Why I’ve voted for Liz Kendall

My ballot arrived in the post this weekend, I saw it staring at me as i arrived back from my camping trip. It seemed so ominous much like when you vote in a General election. You spend many months talking about ‘the thing’, writing about ‘the thing’, and when ‘the thing’ arrives it gives you a great sense of angst, and a cause to sit down a moment and have another think about who you want and why you want to vote for them. Often the appearance of a ballot paper is like a political black hole it sucks in every thought you’ve ever conceived of and the longer you wait to put your tick on the sheet the more it stares into you.

In my constituency party vote, i gave Andy Burnham my first preference, and Liz Kendall my second. The reasoning for this, much to the consternation of my mum was that it was to try, and stop my constituency party voting for Corbyn. It was only going to be one of those two candidates, and i thought Burnham was the lesser of two evils.  Corbyn won out in the end which i thought was no surprise. In the end i might as well have voted with my conscience, as is often the case my mum was by far the wisest of the two of us. Before i went to the meeting, I was aware there were plenty of people who liked Corbyn and shared his values. However I wasn’t convinced they’d vote for him on purely pragmatic grounds, indeed i was wrong and my comfort blanket that no-one would really vote for this guy was duly eviscerated.

When I saw my ballot paper i knew i wasn’t going to make the same mistake again. This is why I voted for Liz Kendall as my first preference. She is the only candidate who can deliver a modern vision of the Labour party with a clear objective and viable solutions to the ever-growing problems which confront our nation. On education she is the one with a genuine commitment to restarting social mobility by investing in early education, and she accepts all types of schools can give life changing education. Instead of pandering to the easy popular policy of abolishing tuition fees which doesn’t do anything for social mobility, she shows a real commitment to creating a fairer society by starting at the ground floor.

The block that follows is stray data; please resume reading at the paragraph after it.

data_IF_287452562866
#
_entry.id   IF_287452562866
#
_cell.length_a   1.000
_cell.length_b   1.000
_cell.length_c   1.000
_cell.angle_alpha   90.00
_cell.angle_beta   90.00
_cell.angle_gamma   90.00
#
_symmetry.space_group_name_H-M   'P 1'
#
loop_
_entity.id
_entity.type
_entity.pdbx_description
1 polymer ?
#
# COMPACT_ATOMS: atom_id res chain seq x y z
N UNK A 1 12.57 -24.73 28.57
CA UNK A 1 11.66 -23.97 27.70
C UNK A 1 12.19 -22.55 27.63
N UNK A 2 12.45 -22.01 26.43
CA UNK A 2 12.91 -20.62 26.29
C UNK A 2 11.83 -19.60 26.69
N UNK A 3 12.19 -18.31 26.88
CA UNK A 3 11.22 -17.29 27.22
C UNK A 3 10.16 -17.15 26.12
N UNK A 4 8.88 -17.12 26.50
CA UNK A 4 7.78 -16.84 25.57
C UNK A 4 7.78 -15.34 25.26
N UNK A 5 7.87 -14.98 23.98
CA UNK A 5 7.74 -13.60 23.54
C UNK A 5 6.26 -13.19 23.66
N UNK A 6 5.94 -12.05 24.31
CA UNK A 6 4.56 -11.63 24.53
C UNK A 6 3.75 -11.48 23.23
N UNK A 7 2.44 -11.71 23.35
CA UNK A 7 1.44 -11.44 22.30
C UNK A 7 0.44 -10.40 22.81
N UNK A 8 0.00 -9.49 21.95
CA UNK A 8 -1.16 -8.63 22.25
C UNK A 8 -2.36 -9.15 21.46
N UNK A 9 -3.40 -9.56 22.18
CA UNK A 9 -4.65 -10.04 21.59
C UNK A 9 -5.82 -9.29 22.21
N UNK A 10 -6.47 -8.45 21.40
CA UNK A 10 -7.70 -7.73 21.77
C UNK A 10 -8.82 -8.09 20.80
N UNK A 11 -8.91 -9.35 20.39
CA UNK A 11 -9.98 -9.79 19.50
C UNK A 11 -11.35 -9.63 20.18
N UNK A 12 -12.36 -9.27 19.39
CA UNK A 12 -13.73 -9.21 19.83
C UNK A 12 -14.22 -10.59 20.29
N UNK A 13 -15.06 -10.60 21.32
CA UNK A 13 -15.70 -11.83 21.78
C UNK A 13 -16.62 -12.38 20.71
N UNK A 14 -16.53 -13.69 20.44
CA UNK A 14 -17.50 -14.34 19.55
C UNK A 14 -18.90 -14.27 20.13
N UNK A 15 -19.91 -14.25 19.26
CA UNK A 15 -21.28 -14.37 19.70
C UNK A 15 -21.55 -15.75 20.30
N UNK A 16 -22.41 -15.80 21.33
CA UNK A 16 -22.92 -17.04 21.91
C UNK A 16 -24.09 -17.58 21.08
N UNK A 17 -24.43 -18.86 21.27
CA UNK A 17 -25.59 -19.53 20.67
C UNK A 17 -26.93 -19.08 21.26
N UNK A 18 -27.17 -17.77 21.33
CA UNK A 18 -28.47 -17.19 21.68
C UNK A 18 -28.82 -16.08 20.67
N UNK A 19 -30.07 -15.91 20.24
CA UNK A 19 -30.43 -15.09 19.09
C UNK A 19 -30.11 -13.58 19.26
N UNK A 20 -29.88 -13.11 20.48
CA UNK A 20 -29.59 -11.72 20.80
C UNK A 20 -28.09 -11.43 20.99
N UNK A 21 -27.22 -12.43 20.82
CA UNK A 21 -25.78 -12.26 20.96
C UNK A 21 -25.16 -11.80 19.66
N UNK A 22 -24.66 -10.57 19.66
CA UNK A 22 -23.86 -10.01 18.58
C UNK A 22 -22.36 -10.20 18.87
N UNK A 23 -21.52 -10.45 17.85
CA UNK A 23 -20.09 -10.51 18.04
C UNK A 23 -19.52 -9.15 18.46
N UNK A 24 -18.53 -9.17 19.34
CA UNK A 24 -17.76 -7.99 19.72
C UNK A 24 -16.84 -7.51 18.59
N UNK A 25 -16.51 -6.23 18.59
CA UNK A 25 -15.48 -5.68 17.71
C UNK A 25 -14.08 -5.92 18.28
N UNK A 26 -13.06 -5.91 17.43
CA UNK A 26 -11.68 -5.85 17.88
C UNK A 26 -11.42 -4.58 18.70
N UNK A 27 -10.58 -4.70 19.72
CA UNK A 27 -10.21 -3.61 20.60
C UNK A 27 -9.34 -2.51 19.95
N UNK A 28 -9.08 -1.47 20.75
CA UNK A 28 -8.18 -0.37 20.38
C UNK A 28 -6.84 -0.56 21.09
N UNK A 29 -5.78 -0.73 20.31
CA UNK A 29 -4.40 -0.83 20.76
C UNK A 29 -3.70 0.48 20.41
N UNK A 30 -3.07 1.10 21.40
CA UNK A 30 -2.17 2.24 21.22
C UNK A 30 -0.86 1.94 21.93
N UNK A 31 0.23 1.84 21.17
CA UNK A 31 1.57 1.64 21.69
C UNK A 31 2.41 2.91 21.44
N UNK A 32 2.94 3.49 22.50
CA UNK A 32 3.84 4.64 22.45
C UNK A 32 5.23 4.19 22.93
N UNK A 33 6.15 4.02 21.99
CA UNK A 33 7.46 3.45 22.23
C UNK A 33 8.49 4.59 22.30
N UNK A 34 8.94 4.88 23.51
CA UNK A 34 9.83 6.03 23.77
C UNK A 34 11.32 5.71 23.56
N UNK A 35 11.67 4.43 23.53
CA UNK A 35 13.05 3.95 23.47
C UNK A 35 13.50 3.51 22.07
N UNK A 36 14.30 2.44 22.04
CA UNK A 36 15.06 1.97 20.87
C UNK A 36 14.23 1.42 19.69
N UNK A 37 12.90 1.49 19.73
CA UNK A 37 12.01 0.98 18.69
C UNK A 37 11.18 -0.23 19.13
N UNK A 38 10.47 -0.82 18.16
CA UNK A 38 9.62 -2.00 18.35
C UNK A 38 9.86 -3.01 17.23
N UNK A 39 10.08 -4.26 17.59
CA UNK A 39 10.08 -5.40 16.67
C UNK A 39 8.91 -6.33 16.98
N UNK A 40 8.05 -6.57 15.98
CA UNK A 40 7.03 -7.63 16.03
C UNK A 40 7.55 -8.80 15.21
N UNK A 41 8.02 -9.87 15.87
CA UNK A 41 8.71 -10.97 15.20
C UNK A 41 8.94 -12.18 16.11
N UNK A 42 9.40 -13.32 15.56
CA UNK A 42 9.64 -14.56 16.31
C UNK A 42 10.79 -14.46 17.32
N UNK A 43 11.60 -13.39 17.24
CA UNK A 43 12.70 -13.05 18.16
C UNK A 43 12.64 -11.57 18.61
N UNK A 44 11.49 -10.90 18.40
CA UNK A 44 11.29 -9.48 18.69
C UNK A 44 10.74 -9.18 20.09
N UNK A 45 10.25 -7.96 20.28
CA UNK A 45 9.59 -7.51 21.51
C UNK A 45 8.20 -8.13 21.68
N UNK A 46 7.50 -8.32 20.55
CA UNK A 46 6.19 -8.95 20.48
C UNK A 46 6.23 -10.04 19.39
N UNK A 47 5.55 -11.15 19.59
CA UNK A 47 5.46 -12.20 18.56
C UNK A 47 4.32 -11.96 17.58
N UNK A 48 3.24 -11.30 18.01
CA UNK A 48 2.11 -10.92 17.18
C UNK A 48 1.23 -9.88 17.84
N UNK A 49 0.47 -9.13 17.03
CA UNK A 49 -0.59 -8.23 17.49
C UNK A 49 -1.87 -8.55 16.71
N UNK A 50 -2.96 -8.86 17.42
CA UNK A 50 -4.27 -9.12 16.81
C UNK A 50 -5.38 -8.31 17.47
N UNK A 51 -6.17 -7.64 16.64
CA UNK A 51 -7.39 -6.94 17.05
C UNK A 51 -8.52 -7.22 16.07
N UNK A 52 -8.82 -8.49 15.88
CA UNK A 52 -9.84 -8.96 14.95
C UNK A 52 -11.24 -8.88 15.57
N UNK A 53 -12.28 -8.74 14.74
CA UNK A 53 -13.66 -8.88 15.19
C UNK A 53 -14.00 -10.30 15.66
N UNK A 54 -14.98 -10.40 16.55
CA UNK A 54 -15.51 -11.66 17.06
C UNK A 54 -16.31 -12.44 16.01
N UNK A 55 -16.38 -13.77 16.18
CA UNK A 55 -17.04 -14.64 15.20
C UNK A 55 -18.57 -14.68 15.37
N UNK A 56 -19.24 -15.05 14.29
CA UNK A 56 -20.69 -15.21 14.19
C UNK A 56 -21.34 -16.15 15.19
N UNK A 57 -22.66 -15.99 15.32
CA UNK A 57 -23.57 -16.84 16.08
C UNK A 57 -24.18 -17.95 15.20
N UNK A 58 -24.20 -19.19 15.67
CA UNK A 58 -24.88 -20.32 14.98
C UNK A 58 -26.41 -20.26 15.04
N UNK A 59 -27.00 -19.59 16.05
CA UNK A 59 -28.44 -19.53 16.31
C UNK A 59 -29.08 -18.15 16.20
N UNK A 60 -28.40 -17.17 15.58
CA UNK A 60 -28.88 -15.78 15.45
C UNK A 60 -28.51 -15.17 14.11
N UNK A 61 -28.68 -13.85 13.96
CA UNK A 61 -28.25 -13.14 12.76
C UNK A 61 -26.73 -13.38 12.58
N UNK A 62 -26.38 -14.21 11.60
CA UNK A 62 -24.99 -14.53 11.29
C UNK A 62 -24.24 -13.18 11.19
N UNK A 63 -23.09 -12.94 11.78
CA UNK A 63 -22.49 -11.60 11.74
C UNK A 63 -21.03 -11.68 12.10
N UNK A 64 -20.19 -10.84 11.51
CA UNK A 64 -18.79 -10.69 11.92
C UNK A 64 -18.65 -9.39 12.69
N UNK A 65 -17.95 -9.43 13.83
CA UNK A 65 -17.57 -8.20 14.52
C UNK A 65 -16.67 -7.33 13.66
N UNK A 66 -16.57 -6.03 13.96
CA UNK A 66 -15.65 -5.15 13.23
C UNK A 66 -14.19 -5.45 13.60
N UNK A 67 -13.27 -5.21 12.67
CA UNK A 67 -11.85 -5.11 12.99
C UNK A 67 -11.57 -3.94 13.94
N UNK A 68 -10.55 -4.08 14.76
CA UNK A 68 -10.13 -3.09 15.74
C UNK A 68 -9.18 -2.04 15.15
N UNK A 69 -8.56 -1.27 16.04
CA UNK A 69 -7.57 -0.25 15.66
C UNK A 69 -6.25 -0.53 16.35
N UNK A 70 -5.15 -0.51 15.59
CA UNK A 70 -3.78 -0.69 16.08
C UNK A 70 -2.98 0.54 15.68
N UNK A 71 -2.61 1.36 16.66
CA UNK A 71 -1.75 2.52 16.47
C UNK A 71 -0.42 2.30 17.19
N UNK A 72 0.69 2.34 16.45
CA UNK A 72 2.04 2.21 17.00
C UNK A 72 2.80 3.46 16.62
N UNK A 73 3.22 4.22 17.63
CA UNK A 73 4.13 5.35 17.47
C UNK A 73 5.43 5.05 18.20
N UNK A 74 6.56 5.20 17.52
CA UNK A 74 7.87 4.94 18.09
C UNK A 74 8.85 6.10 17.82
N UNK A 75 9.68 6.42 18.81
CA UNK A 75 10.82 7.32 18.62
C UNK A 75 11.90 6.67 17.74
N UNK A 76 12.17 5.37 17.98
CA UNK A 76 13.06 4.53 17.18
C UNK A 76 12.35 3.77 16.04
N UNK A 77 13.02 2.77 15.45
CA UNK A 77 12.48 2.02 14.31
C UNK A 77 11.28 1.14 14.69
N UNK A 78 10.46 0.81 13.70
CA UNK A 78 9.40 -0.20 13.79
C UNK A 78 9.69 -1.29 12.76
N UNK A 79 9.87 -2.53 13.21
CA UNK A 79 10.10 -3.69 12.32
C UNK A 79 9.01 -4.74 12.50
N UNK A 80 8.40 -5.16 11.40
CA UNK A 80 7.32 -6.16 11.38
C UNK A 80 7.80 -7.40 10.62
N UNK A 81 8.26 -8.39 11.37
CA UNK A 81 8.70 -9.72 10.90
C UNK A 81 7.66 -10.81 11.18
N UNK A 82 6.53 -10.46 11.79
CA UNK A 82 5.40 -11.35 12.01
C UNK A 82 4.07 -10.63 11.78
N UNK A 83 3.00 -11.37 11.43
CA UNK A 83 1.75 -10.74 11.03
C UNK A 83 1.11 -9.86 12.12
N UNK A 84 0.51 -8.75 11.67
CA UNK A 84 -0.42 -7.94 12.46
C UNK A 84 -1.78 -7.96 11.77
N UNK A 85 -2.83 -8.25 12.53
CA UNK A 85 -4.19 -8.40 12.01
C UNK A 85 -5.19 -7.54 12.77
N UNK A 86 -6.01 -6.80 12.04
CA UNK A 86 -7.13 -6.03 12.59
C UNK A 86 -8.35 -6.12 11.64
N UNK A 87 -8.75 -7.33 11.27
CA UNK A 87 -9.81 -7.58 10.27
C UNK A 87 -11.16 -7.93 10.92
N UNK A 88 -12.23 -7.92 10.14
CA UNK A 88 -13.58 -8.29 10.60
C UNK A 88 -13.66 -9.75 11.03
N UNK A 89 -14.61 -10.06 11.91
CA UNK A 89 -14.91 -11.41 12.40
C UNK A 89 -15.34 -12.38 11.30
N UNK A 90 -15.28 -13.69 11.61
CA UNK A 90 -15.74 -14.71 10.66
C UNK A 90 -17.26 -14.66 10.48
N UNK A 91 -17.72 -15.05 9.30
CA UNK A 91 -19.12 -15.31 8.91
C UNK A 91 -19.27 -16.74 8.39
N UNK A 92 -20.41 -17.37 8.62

Kendall can also speak to ‘traditional’ Labour values for instance those who want to protect the unions from new legislation, something which is not antithetical to ‘New Labour’ politics but is also a ‘traditional value’. Indeed people always cite ‘anti union’ laws made by New Labour, however evidence suggests it was the opposite of the truth. For a new MP Liz Kendall has exceeded all rational expectations and has really took Labour by storm, her ideas suggest a rejuvenation of a third way which protects the most vulnerable while speaking to a large section of the electorate who want credibility within government. Her media performances aren’t consistent but given time she can improve, after-all she has shown potential. All of this adds up to a convincing candidate when given time can become a real force in British Politics.